Community Care

Saving lives in Kono District involves more than clinics alone; referral networks, first responders, health education and home-based support for patients living with chronic conditions are all critical components of a healthcare system. Wellbody trains and supports a corps of community health workers (CHWs) who are trained and hired to provide education, first-line treatments and access to healthcare to some of the most remote and neglected villages in the world. CHWs are respected and trusted members of their communities, and they are in a unique position to address the many social and economic factors that affect people’s health and undermine efforts to improve their quality of life. Each day, they visit hundreds of patients in their homes throughout Kono District. Recruited and trained from within the villages in which they work, community health workers are an effective and compassionate way of bridging the gap between clinic and community.


HIV/AIDS

People living with HIV/AIDS in Kono District are an especially vulnerable population: many do not seek out treatment because of the extreme social stigma faced by those who are known to be HIV-positive. Wellbody has trained HIV-positive individuals, who have a deep understanding of the issues specific to living with this disease, to provide specialized individual care to at-risk patients. They visit patients in their homes for directly-observed antiretroviral therapy, a treatment which allows many HIV-positive people to live normal lives. In addition to tracking adherence to medication and monitoring symptoms, they serve as a much-needed form of social support by providing counselling and sharing their personal experiences of living with HIV. Patients in our HIV program have a nearly 30% higher chance of remaining in treatment and living longer, productive and fulfilling lives with the disease.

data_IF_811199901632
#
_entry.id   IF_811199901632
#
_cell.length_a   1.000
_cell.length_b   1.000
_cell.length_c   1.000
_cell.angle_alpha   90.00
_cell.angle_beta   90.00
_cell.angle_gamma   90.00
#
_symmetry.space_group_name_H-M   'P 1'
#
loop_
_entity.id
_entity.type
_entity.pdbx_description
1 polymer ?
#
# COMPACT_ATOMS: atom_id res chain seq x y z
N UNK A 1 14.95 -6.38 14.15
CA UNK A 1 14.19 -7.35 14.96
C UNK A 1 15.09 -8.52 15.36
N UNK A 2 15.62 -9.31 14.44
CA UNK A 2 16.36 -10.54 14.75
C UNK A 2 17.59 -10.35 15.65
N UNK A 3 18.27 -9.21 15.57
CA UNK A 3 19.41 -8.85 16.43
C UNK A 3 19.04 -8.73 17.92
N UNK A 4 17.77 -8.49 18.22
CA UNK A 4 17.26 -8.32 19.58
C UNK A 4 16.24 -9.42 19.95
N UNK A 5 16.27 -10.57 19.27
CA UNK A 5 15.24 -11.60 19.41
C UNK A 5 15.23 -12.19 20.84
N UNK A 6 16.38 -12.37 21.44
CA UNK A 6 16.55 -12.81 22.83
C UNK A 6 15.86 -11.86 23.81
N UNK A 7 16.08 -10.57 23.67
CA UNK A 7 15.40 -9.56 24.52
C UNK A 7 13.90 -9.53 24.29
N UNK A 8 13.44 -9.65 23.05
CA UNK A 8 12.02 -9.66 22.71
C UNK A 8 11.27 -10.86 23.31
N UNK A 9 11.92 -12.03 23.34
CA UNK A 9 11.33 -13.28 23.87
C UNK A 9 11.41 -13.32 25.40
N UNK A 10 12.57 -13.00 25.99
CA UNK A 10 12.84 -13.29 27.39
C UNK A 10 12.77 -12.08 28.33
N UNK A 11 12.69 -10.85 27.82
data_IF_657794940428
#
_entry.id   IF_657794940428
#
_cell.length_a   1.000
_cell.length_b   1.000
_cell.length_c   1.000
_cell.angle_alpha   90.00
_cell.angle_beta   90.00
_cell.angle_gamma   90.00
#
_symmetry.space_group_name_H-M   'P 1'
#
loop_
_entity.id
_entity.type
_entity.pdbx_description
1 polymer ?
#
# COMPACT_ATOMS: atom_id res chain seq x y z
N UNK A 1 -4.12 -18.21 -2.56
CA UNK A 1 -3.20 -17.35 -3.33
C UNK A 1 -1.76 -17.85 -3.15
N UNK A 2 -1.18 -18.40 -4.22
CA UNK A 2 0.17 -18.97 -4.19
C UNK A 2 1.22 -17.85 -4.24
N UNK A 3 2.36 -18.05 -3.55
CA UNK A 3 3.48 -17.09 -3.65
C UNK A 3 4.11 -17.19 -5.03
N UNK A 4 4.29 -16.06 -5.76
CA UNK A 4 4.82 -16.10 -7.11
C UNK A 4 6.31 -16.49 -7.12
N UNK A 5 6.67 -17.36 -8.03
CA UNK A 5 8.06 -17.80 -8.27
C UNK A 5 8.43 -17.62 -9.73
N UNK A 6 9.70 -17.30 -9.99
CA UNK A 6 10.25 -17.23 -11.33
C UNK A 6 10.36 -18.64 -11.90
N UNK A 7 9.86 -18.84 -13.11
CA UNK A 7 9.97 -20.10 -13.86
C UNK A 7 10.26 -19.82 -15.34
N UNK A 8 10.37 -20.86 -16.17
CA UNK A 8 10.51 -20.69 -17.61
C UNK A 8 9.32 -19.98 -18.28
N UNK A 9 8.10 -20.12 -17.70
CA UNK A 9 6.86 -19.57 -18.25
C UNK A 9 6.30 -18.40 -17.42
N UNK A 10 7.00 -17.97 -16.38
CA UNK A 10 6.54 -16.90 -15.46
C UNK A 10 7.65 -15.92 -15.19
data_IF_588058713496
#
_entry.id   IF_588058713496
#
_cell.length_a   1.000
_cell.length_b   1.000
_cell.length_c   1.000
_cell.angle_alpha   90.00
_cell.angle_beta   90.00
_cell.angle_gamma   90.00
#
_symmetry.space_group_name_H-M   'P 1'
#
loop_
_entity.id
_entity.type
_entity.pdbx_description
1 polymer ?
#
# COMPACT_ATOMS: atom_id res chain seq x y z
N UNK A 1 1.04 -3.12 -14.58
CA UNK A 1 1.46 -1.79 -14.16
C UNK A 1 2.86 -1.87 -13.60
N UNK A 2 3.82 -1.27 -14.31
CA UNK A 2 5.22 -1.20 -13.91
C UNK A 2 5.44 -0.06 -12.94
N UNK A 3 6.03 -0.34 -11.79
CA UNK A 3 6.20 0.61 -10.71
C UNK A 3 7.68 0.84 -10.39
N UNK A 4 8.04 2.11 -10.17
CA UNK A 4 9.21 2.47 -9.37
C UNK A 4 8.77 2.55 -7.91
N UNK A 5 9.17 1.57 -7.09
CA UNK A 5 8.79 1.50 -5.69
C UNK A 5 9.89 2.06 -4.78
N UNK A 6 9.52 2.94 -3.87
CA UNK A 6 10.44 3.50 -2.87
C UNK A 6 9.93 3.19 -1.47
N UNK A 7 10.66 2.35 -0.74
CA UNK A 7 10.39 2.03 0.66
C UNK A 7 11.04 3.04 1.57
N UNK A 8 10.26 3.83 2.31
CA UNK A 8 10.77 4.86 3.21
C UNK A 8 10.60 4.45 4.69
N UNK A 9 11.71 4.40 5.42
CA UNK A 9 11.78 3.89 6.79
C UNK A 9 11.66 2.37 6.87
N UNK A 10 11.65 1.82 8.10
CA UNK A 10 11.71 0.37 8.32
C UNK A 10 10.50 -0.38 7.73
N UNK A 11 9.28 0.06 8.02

Maternal and Child Health

Pregnant and nursing women and children under the age of five are among those who most frequently die from preventable causes. Sierra Leone is the third riskiest country in the world to be a pregnant woman; 1 in 23 women will die during childbirth. Sierra Leone also has the highest under-5 mortality rate in the world: 18% of children will not reach their 5th birthday. In Kono District, with the most decimated public healthcare system in the country, these indicators are most likely significantly worse. 

In rural Kono, many women give birth in their homes under the care of traditional birth attendants, and the poor roads and cost of transportation make hospitals inaccessible. Malnourishment and diseases like malaria make complications of pregnancy and childbirth far more common than in the United States, and for women in these situations, even the simplest complications are often fatal.

Basic antenatal care and delivery with skilled attendants in sterile environments can greatly reduce the risk of maternal and child mortality, and Wellbody’s CHWs work to make this care easily available to every woman. Actives they perform include:

  • Working closely with our partner health outposts -- small, government-operated clinics staffed by a trained midwife or nurse -- to assist in day-to-day operations, patient evaluation and make women feel comfortable and dignified when seeking prenatal and maternal care..
  • Visiting women in their homes to ensure that each goes to at least four prenatal checkups during pregnancy. At these checkups, women receive tetanus vaccine, iron and folate supplements, malaria prophylaxis, and anti-parasitic medication. They are tested for HIV and also for malnourishment, anemia, and hypertension; high-risk cases are identified early and can be referred to the hospital in time.